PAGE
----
overheard - what our readers have to say

Marame Gueye

It is always with great joy and pride that I receive my copy of Binghamton University Magazine. However, the article titled “Catcher Trades Gloves for Scrubs,” featured in the fall issue, left me with a sense of shame and utter disappointment. The fact that a senior pre-med student would be allowed to perform surgeries in Kenya, “something he wouldn’t be able to do in the United States until his residency,” is appalling and insulting to Kenyans and Africans in general.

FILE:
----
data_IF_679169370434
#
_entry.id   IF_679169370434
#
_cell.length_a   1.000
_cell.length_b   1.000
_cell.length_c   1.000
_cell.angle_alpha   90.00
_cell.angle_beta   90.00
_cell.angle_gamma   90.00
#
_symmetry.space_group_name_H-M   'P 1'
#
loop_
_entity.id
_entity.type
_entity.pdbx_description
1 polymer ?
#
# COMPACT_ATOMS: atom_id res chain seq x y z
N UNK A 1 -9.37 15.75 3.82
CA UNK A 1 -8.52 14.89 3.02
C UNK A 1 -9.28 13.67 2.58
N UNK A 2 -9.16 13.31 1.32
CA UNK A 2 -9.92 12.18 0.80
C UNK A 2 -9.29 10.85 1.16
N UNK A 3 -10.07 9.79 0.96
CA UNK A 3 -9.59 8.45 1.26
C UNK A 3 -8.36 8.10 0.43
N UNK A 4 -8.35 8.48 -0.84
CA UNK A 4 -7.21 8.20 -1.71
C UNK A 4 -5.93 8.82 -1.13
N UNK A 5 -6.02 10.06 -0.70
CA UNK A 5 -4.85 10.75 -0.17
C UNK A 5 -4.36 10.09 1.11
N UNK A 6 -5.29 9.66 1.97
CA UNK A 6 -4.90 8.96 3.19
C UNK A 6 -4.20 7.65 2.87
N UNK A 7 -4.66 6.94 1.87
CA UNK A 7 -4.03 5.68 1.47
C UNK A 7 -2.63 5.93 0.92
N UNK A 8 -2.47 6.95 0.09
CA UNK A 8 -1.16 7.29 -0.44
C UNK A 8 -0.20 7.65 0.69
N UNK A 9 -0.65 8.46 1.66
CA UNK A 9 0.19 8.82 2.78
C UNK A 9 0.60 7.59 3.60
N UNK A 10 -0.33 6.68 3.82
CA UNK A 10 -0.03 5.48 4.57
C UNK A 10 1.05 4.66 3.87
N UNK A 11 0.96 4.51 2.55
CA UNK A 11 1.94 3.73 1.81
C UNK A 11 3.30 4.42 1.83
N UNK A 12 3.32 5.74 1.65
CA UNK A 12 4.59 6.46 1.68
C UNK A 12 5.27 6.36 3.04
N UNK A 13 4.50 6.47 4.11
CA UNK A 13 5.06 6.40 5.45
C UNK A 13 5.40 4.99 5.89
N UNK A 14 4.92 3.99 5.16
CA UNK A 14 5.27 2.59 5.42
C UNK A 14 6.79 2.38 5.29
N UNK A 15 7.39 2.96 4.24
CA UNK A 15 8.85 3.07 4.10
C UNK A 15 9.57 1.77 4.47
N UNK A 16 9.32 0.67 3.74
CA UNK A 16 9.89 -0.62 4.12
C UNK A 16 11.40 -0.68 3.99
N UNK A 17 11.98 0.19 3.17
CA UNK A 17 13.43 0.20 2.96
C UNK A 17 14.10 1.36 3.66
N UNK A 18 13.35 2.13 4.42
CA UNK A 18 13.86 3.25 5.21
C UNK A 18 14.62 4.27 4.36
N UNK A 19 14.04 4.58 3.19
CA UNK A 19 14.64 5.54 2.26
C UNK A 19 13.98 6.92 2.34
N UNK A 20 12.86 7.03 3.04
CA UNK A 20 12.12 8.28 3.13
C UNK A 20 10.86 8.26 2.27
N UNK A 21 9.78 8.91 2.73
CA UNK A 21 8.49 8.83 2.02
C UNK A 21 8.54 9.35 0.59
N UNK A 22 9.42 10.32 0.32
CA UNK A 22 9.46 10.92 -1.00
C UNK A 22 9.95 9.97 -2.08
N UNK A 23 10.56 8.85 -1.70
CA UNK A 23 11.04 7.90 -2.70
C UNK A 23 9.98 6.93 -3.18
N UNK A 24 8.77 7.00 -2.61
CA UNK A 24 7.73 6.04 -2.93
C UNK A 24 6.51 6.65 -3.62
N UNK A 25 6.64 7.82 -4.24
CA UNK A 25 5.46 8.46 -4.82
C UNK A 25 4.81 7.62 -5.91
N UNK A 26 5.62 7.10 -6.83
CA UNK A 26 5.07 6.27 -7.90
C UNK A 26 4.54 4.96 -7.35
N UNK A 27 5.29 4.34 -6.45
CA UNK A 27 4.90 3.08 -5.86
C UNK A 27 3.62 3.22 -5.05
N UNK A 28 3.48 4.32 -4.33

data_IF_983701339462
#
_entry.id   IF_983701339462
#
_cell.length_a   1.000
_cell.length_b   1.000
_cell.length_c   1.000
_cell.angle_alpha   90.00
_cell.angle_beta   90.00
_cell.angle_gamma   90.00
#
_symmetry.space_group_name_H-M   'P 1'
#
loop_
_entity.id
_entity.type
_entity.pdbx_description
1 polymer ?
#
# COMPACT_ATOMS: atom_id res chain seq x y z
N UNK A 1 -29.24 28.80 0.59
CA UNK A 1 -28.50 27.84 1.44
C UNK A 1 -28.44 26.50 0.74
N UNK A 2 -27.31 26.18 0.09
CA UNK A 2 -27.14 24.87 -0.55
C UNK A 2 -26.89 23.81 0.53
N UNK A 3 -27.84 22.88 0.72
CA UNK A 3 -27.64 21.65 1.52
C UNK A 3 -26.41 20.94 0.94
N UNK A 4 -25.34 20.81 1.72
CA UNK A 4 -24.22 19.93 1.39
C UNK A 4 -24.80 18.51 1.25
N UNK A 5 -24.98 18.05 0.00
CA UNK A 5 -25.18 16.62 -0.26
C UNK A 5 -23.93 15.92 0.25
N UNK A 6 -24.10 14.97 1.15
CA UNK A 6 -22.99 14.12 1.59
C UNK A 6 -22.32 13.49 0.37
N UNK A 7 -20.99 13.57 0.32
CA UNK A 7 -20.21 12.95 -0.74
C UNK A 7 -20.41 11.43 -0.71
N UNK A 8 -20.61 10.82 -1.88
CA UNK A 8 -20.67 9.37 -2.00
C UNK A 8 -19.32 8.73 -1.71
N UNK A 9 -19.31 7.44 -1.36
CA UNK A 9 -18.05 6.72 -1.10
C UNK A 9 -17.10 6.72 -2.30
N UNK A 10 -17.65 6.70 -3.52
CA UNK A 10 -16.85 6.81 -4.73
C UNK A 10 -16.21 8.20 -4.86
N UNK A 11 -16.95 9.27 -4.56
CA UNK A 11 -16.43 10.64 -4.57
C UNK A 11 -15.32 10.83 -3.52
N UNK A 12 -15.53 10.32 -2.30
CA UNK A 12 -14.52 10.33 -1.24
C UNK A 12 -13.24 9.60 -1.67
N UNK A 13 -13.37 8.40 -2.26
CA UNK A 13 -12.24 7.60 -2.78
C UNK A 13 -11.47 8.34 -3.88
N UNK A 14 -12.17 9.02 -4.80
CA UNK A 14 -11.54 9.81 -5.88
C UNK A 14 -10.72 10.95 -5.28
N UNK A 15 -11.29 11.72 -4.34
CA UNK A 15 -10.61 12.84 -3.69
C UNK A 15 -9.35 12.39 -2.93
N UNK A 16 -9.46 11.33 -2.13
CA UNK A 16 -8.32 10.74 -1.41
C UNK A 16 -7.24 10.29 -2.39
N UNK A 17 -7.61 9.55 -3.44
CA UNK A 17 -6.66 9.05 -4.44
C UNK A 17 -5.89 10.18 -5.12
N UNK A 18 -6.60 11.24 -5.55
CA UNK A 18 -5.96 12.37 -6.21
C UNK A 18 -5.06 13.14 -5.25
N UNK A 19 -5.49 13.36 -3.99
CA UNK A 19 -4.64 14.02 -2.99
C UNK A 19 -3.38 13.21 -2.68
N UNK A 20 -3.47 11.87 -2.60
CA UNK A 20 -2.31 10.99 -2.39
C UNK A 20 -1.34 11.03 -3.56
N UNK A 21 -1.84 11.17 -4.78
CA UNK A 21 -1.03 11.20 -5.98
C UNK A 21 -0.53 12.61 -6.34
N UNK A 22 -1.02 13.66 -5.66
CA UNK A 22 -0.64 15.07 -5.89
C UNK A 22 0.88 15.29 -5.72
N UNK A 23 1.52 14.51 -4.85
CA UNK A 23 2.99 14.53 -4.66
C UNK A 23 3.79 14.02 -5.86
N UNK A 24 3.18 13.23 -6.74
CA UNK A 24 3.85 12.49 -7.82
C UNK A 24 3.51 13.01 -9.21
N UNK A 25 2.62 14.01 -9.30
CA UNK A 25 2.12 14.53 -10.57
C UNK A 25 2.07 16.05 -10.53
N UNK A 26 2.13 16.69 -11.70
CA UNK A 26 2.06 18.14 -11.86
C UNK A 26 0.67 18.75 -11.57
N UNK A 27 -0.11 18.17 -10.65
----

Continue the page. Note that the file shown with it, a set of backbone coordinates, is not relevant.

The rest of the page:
Like Americans, Kenyans deserve to be cared by trained physicians and, most importantly, they deserve to be treated with the same respect and dignity. I am shocked that Dr. Kerr let this student do as much as he did in Kenya and even encouraged him to “try new things” on human subjects.

This practice of treating Africans as less than human beings and guinea pigs for westerners might be widespread, but I certainly did not expect Binghamton University to be complicit in such dehumanization. For the magazine to feature this act of condescension as a success story is shameful and utterly out of line. This story is nothing to be proud of. This student might feel that he “already helped all these people,” but this experience has certainly not helped him be among the sensible citizens of the world that Binghamton University prides itself in fostering.